Cathay Pacific issues summary of ATLA submission
23 Jan 2003
Cathay Pacific Airways today joined a scheduled public hearing before Hong Kong’s Air Transport Licensing Authority (ATLA) into Cathay Pacific’s application for licences to fly to Beijing, Shanghai and Xiamen. The following is a summary of the airline’s ATLA submission.
- Hong Kong’s future relies on being a leading aviation and logistics hub. Hong Kong needs the support of a world-class airline and a comprehensive air transport network if its future is to be secured.
- A strong home carrier can establish network connectivity and thereby attract more traffic through its hub.
- Cathay Pacific’s (CX) ability to develop the Hong Kong hub is handicapped by the fact it does not fly to the Chinese Mainland.
- Hong Kong is currently being bypassed by China-bound traffic from Europe, North America, Australia and Southeast Asia. Our aim is to change these traffic flows and enhance connectivity through Hong Kong.
- Other airlines, such as Singapore Airlines, Thai Airways, Japan Airlines and Korean Airlines, and hubs in the region have recognised the potential of the China market and are developing connecting services of their own.
- Hong Kong will find it hard to recover ground lost to competitor hubs if it falls any further behind.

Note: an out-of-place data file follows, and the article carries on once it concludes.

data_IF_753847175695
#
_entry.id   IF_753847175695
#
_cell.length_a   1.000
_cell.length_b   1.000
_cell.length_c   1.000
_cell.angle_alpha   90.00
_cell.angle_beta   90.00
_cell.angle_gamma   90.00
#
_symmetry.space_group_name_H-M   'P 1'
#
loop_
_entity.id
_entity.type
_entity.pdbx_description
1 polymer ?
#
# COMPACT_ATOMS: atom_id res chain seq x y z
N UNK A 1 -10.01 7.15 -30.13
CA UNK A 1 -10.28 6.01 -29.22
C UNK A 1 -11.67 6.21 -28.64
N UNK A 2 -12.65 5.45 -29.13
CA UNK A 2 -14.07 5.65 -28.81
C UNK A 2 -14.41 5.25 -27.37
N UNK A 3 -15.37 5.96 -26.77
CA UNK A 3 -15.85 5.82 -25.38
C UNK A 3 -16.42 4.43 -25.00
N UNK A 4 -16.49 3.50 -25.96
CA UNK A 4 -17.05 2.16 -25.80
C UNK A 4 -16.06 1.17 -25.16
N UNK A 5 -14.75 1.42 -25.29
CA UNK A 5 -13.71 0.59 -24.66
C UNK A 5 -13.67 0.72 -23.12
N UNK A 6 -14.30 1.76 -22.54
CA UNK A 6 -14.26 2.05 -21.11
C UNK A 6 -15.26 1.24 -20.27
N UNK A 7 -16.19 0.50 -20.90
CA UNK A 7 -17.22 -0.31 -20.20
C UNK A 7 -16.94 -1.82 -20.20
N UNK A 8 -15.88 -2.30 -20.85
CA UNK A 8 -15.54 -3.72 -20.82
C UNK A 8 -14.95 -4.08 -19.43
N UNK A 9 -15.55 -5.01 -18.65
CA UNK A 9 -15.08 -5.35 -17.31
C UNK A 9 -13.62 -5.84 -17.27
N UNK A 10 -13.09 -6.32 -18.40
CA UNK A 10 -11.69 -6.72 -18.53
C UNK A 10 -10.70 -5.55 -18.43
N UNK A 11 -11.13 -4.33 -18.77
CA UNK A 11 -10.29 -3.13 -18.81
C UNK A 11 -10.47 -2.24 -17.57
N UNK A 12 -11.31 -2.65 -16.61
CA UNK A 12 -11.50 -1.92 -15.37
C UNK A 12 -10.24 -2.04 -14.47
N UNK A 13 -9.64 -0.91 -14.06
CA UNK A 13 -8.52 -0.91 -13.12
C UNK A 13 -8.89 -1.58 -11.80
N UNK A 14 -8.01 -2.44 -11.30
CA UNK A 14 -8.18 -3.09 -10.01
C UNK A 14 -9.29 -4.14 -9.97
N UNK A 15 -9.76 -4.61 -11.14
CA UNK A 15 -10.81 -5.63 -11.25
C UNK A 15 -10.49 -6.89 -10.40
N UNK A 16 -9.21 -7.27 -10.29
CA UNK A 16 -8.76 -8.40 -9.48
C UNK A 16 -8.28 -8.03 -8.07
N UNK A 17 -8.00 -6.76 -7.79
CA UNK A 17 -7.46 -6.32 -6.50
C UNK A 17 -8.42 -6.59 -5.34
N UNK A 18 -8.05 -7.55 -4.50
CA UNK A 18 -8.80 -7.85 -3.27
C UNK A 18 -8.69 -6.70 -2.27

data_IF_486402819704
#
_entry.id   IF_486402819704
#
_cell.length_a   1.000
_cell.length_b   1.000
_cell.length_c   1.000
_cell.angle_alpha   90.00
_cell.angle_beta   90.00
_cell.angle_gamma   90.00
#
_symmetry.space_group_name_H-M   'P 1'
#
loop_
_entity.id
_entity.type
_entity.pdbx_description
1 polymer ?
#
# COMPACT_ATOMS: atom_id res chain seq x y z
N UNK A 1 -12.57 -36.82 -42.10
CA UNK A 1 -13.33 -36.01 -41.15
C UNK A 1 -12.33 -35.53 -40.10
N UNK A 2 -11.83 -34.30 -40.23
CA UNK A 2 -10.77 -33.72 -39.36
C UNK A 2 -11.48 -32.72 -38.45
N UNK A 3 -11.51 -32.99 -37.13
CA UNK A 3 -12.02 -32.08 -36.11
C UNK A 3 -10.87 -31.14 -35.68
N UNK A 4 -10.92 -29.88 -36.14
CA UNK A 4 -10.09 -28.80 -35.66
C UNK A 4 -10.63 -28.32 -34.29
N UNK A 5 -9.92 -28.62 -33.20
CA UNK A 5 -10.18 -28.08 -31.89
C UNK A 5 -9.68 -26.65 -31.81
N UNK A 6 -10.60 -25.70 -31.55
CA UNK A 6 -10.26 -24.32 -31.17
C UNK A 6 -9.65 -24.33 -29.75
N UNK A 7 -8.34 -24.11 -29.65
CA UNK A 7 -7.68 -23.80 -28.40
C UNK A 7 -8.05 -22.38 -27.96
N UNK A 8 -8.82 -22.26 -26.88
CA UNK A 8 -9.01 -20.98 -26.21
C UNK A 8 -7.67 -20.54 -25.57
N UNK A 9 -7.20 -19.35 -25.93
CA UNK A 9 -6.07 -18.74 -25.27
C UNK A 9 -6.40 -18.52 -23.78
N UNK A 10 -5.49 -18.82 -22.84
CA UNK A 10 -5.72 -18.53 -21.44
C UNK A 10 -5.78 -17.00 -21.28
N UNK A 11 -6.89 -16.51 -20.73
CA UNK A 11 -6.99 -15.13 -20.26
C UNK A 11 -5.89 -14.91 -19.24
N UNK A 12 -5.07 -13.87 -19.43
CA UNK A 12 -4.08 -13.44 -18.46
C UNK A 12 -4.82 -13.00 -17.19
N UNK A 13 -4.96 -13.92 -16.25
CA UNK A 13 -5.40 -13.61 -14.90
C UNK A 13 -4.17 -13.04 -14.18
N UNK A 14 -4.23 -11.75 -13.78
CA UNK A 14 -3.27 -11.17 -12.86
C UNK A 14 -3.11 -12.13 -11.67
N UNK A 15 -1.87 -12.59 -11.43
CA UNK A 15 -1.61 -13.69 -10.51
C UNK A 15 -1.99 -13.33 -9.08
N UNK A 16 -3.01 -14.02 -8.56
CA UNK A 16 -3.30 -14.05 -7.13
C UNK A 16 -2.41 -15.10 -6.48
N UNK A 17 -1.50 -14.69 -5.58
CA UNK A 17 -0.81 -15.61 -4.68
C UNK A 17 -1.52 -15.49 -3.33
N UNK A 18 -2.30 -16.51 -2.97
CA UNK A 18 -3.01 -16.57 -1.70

- Dragonair (KA) has made no secret of its wish to enter into competition and - compete more aggressively with CX in more markets ?KA freighters compete with CX to Taipei, Manchester and Dubai. KA now operates passenger flights to Taipei and has licences to operate to Manila, Bangkok, Seoul, Sydney and Tokyo.
- KA’s objection to the CX application is out of touch with the current market and regulatory realities of the aviation world.
- KA is a mature airline with 18 years experience and a fleet of 24 modern Airbus aircraft. KA has ample scope for expanding its network and its dependence on Beijing and Shanghai for maintaining the viability of the airline, as KA claims, should not be exaggerated.
- No airline can afford to rely on regulatory protection from competition on profitable routes.
- KA’s claim that CX returning to the Mainland would result in “uneconomical overlapping is greatly exaggerated.
- The Mainland market is one of the fastest growing in the world. The number of flights from Hong Kong to the Mainland have increased, so has the growth in Mainland flights as a proportion of total throughput at HKIA access to which is currently denied to CX.
- In 1999 there were 260 weekly China flights from Hong Kong (24% of HKIA throughput). In 2002 there were 559 weekly China flights from Hong Kong (30% HKIA throughput)
- KA has itself taken advantage of this market growth to increase its own frequency to Beijing, Shanghai and Xiamen in the past five years.Shanghai
1997 18 weekly flights
2002 56 weekly flightsBeijing
1997 16 weekly flights
2002 42 weekly flightsXiamen
1997 7 weekly flights
2002 11 weekly flights
- KA intends to increase capacity to all three points in 2003 by 25%, 33% and 27% respectively.
- KA’s own actions demonstrate that there is therefore room for another Hong Kong carrier in the Mainland market.
- KA, as an independent company, is entitled to prop up loss making routes with profitable ones, even if that defies business logic. Yet that argument should not be used as an anti-competitive argument to bar CX’s legitimate request for licences to operate to the Mainland.